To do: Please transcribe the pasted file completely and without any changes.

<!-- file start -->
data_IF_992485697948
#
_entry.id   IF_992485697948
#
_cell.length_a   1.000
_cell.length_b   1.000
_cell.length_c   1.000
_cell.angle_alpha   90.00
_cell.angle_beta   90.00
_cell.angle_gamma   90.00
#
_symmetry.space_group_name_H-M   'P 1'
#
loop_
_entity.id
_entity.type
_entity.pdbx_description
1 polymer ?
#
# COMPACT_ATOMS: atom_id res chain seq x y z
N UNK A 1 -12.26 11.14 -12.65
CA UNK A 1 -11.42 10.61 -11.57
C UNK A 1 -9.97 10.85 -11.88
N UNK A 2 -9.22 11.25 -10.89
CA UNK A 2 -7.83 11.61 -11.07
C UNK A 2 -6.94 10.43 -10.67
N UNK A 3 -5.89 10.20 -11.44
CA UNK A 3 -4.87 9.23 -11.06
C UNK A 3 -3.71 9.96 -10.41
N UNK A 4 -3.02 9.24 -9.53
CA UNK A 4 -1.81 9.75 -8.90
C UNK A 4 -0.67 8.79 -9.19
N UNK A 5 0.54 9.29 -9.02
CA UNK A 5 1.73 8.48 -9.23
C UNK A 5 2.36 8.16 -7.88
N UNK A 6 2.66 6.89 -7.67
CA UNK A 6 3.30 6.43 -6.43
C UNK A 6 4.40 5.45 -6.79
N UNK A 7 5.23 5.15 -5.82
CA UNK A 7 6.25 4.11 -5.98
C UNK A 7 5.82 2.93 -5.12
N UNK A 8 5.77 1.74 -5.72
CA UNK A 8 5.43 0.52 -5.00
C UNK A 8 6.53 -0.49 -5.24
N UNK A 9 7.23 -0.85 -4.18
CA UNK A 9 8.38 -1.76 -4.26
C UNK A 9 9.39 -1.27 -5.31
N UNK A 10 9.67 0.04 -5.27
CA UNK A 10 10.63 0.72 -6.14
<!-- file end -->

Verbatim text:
data_IF_992485697948
#
_entry.id   IF_992485697948
#
_cell.length_a   1.000
_cell.length_b   1.000
_cell.length_c   1.000
_cell.angle_alpha   90.00
_cell.angle_beta   90.00
_cell.angle_gamma   90.00
#
_symmetry.space_group_name_H-M   'P 1'
#
loop_
_entity.id
_entity.type
_entity.pdbx_description
1 polymer ?
#
# COMPACT_ATOMS: atom_id res chain seq x y z
N UNK A 1 -12.26 11.14 -12.65
CA UNK A 1 -11.42 10.61 -11.57
C UNK A 1 -9.97 10.85 -11.88
N UNK A 2 -9.22 11.25 -10.89
CA UNK A 2 -7.83 11.61 -11.07
C UNK A 2 -6.94 10.43 -10.67
N UNK A 3 -5.89 10.20 -11.44
CA UNK A 3 -4.87 9.23 -11.06
C UNK A 3 -3.71 9.96 -10.41
N UNK A 4 -3.02 9.24 -9.53
CA UNK A 4 -1.81 9.75 -8.90
C UNK A 4 -0.67 8.79 -9.19
N UNK A 5 0.54 9.29 -9.02
CA UNK A 5 1.73 8.48 -9.23
C UNK A 5 2.36 8.16 -7.88
N UNK A 6 2.66 6.89 -7.67
CA UNK A 6 3.30 6.43 -6.43
C UNK A 6 4.40 5.45 -6.79
N UNK A 7 5.23 5.15 -5.82
CA UNK A 7 6.25 4.11 -5.98
C UNK A 7 5.82 2.93 -5.12
N UNK A 8 5.77 1.74 -5.72
CA UNK A 8 5.43 0.52 -5.00
C UNK A 8 6.53 -0.49 -5.24
N UNK A 9 7.23 -0.85 -4.18
CA UNK A 9 8.38 -1.76 -4.26
C UNK A 9 9.39 -1.27 -5.31
N UNK A 10 9.67 0.04 -5.27
CA UNK A 10 10.63 0.72 -6.14